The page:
Guest Author - Amber Grey
The Great Depression was winding down by the time “My Man Godfrey” was released to theaters but people were still struggling to make ends meet and looking for hope. “My Man Godfrey” (1936) was the answer. “My Man Godfrey” reunited William Powell and Carole Lombard in this smash-hit comedy about a “forgotten” man being hired as a butler to an eccentric upper class family.
To date, “My Man Godfrey” is the only film to have six Academy Award nominations in writing, directing and acting without being nominated for Best Picture. One of the nominations was for “Best Screenplay” by Eric Hatch and Morrie Ryskind. Interestingly, Ryskind was always on set to directly rewrite problematic scenes and improvise much of the dialogue with the actors. The film did not win any of its nominating categories.
When it came to casting the role of “Irene Bollock,” a few actresses, such as Constance Bennett, were considered but Powell believed his ex-wife Carole Lombard would be perfect for the part. He was right. With William Powell as Carole Lombard’s “straight man” and Lombard’s impeccable comedy skills, they make a wonderful duo. For a less qualified actress, the immature, scatterbrained characteristics of Irene Bollock would have come off as annoying or redundant. There is no doubt in her performance why she received her Academy Award nomination for Best Actress in a Leading Role.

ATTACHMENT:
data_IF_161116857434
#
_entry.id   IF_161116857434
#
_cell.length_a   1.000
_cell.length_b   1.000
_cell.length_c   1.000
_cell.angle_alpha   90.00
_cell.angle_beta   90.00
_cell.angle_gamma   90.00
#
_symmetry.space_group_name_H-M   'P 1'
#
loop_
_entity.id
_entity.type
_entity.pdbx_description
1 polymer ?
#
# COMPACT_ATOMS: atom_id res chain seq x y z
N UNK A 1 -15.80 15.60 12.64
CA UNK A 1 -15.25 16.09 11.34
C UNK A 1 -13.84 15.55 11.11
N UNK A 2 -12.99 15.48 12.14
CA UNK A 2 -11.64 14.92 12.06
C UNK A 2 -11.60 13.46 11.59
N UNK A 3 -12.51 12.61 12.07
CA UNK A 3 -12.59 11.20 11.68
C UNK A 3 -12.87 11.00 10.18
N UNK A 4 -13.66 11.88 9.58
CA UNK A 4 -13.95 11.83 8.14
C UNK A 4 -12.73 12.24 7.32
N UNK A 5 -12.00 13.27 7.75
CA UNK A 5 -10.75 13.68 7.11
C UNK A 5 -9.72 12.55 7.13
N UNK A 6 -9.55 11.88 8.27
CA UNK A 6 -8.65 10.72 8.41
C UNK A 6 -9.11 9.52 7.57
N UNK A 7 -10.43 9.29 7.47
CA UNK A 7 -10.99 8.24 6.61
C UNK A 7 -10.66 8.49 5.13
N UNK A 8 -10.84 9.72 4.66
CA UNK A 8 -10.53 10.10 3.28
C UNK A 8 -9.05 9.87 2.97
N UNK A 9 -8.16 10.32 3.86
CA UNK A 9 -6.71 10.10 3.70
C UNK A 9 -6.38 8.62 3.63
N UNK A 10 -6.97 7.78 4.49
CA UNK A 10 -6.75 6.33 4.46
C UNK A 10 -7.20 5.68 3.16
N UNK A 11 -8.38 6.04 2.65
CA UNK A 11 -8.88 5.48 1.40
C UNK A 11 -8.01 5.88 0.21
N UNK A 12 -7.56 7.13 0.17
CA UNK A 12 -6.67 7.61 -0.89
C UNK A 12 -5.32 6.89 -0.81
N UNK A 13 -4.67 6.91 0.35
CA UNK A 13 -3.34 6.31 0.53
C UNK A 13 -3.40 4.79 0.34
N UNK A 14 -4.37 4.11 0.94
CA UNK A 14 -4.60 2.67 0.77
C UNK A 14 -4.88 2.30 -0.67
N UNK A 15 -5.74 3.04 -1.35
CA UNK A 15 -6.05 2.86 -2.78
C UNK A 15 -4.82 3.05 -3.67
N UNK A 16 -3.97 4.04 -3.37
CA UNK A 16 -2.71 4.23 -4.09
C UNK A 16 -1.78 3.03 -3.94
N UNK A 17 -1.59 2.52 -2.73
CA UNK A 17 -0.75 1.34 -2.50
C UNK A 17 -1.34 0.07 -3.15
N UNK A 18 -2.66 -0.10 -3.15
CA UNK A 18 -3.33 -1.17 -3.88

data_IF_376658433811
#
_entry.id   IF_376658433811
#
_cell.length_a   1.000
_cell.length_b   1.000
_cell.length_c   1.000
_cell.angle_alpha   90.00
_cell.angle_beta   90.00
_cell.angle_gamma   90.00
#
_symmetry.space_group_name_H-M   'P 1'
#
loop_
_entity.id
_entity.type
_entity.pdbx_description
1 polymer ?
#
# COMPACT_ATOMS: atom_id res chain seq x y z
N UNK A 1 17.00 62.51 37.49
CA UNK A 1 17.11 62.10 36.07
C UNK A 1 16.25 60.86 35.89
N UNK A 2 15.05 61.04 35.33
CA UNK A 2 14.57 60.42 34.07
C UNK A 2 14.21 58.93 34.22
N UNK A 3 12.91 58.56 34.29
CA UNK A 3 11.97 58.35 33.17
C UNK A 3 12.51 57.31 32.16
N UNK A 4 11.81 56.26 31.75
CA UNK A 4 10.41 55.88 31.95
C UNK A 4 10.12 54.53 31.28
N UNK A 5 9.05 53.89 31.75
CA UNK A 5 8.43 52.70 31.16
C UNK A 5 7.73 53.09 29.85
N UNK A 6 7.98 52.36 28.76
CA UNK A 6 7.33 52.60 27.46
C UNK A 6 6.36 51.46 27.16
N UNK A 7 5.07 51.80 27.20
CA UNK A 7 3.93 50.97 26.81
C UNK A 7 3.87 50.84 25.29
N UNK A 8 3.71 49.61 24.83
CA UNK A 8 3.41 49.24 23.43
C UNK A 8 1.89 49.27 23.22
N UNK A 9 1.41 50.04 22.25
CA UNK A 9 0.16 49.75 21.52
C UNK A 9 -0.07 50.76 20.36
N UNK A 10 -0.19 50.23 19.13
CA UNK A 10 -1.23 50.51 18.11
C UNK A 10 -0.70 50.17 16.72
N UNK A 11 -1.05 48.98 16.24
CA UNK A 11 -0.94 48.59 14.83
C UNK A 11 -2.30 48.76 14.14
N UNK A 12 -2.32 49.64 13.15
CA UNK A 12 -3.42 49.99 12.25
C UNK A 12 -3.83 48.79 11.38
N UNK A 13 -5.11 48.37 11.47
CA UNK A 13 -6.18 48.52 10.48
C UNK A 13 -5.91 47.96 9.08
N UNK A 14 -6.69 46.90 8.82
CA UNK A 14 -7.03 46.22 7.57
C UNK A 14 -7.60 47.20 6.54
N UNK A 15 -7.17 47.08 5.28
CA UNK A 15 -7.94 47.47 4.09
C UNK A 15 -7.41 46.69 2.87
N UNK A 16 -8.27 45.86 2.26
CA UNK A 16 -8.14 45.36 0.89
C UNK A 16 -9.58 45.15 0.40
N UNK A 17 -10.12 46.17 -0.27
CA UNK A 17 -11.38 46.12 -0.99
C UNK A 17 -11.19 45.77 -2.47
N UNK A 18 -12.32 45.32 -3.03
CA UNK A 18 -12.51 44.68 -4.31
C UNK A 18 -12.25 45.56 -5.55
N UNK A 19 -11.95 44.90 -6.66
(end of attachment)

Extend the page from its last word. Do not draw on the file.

The rest of the supporting cast is perfect with Alice Brady as the flighty “Mrs. Bollock” in one of the two Oscar nominations she would receive for Supporting role. Gail Patrick as Irene’s sister “Angelica Bollock” plays equal parts of trying to rid the household of Godfrey, being a spoiled brat and playing a girl you love to hate.
A special way to enjoy the film is with a viewing of The Criterion Edition DVD. Along with the feature film, it provides an historical archival footage of The Depression and how it effected men who were in Godfrey's position. Also included on the DVD is an hysterical gag reel in which it is clear why Carole Lombard was called, “Hollywood’s Profane Angel.”
*I borrowed a dvd copy of "My Man Godfrey: The Criterion Edition from my local library.*